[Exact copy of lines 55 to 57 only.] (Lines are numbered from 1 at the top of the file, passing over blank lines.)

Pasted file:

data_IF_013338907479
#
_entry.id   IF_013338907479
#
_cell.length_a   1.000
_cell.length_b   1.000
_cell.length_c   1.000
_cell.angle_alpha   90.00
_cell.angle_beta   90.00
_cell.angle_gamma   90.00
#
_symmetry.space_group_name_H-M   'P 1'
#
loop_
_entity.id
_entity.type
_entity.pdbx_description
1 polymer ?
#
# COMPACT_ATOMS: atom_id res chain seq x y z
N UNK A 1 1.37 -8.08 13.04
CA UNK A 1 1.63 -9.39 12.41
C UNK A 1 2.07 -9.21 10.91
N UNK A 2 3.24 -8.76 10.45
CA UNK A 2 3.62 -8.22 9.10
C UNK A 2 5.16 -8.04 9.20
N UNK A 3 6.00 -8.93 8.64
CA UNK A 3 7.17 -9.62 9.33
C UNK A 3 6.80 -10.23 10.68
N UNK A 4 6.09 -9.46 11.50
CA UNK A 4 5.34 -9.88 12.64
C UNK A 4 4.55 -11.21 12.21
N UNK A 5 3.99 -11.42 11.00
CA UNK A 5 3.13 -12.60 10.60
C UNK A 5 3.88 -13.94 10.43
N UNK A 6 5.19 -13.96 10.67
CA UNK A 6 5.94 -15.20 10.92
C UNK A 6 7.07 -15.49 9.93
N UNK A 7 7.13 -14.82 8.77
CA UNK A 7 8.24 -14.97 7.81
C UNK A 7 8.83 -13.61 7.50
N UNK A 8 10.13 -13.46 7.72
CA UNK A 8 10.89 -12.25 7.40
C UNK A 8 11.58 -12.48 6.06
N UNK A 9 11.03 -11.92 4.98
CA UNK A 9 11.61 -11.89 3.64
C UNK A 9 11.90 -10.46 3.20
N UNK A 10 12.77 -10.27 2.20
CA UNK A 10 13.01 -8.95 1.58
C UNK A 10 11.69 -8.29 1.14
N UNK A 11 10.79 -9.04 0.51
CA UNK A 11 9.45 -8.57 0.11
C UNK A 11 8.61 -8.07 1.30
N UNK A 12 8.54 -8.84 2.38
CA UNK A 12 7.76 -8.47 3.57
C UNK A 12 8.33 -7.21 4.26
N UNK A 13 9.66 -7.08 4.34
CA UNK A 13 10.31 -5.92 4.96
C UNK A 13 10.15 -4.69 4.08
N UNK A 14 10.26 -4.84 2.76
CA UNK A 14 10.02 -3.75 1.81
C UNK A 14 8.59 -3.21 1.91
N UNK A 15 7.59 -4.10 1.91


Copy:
CA UNK A 12 7.76 -8.47 3.57
C UNK A 12 8.33 -7.21 4.26
N UNK A 13 9.66 -7.08 4.34